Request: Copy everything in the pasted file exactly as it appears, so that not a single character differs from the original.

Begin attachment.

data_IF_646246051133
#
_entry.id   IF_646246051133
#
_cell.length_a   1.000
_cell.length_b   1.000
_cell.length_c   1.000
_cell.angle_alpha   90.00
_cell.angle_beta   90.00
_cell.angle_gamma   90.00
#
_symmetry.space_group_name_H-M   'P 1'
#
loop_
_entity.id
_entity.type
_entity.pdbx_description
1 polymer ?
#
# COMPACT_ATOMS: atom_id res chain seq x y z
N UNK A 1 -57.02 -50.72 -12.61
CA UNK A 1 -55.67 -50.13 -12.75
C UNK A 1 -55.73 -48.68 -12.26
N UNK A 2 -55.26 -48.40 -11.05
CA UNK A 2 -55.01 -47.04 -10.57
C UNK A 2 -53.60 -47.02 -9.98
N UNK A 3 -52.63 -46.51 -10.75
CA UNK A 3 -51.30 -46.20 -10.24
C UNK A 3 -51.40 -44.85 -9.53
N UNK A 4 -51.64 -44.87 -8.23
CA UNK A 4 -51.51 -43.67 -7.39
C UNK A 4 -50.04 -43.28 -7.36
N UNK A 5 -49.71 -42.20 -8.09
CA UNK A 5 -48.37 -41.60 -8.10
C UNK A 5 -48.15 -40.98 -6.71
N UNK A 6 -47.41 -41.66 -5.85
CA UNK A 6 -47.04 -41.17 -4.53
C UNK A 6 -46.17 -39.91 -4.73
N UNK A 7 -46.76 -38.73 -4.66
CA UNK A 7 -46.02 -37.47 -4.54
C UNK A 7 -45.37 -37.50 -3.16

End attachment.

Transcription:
data_IF_646246051133
#
_entry.id   IF_646246051133
#
_cell.length_a   1.000
_cell.length_b   1.000
_cell.length_c   1.000
_cell.angle_alpha   90.00
_cell.angle_beta   90.00
_cell.angle_gamma   90.00
#
_symmetry.space_group_name_H-M   'P 1'
#
loop_
_entity.id
_entity.type
_entity.pdbx_description
1 polymer ?
#
# COMPACT_ATOMS: atom_id res chain seq x y z
N UNK A 1 -57.02 -50.72 -12.61
CA UNK A 1 -55.67 -50.13 -12.75
C UNK A 1 -55.73 -48.68 -12.26
N UNK A 2 -55.26 -48.40 -11.05
CA UNK A 2 -55.01 -47.04 -10.57
C UNK A 2 -53.60 -47.02 -9.98
N UNK A 3 -52.63 -46.51 -10.75
CA UNK A 3 -51.30 -46.20 -10.24
C UNK A 3 -51.40 -44.85 -9.53
N UNK A 4 -51.64 -44.87 -8.23
CA UNK A 4 -51.51 -43.67 -7.39
C UNK A 4 -50.04 -43.28 -7.36
N UNK A 5 -49.71 -42.20 -8.09
CA UNK A 5 -48.37 -41.60 -8.10
C UNK A 5 -48.15 -40.98 -6.71
N UNK A 6 -47.41 -41.66 -5.85
CA UNK A 6 -47.04 -41.17 -4.53
C UNK A 6 -46.17 -39.91 -4.73
N UNK A 7 -46.76 -38.73 -4.66
CA UNK A 7 -46.02 -37.47 -4.54
C UNK A 7 -45.37 -37.50 -3.16